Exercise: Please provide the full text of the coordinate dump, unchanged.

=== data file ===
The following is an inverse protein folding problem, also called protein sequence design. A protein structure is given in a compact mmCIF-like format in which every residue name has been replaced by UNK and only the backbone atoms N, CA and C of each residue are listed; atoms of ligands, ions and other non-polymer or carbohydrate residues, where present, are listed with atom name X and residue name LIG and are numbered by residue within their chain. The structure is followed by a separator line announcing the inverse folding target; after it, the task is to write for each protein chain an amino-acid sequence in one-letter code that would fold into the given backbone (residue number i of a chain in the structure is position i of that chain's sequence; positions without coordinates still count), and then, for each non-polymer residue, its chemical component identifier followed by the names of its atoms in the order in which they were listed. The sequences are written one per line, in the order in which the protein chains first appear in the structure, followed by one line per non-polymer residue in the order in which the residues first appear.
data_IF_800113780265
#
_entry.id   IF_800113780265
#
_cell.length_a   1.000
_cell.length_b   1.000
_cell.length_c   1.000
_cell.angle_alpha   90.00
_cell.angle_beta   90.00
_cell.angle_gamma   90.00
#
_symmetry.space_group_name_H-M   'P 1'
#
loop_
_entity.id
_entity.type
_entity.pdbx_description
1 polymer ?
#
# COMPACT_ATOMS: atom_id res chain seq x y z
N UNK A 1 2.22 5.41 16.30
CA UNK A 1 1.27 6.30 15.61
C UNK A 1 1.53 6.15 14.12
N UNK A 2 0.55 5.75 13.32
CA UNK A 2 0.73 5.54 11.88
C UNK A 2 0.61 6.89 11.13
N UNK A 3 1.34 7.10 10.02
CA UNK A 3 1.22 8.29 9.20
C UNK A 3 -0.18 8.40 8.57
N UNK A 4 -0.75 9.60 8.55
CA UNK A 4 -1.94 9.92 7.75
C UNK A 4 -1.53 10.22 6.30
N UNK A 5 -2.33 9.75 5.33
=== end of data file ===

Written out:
The following is an inverse protein folding problem, also called protein sequence design. A protein structure is given in a compact mmCIF-like format in which every residue name has been replaced by UNK and only the backbone atoms N, CA and C of each residue are listed; atoms of ligands, ions and other non-polymer or carbohydrate residues, where present, are listed with atom name X and residue name LIG and are numbered by residue within their chain. The structure is followed by a separator line announcing the inverse folding target; after it, the task is to write for each protein chain an amino-acid sequence in one-letter code that would fold into the given backbone (residue number i of a chain in the structure is position i of that chain's sequence; positions without coordinates still count), and then, for each non-polymer residue, its chemical component identifier followed by the names of its atoms in the order in which they were listed. The sequences are written one per line, in the order in which the protein chains first appear in the structure, followed by one line per non-polymer residue in the order in which the residues first appear.
data_IF_800113780265
#
_entry.id   IF_800113780265
#
_cell.length_a   1.000
_cell.length_b   1.000
_cell.length_c   1.000
_cell.angle_alpha   90.00
_cell.angle_beta   90.00
_cell.angle_gamma   90.00
#
_symmetry.space_group_name_H-M   'P 1'
#
loop_
_entity.id
_entity.type
_entity.pdbx_description
1 polymer ?
#
# COMPACT_ATOMS: atom_id res chain seq x y z
N UNK A 1 2.22 5.41 16.30
CA UNK A 1 1.27 6.30 15.61
C UNK A 1 1.53 6.15 14.12
N UNK A 2 0.55 5.75 13.32
CA UNK A 2 0.73 5.54 11.88
C UNK A 2 0.61 6.89 11.13
N UNK A 3 1.34 7.10 10.02
CA UNK A 3 1.22 8.29 9.20
C UNK A 3 -0.18 8.40 8.57
N UNK A 4 -0.75 9.60 8.55
CA UNK A 4 -1.94 9.92 7.75
C UNK A 4 -1.53 10.22 6.30
N UNK A 5 -2.33 9.75 5.33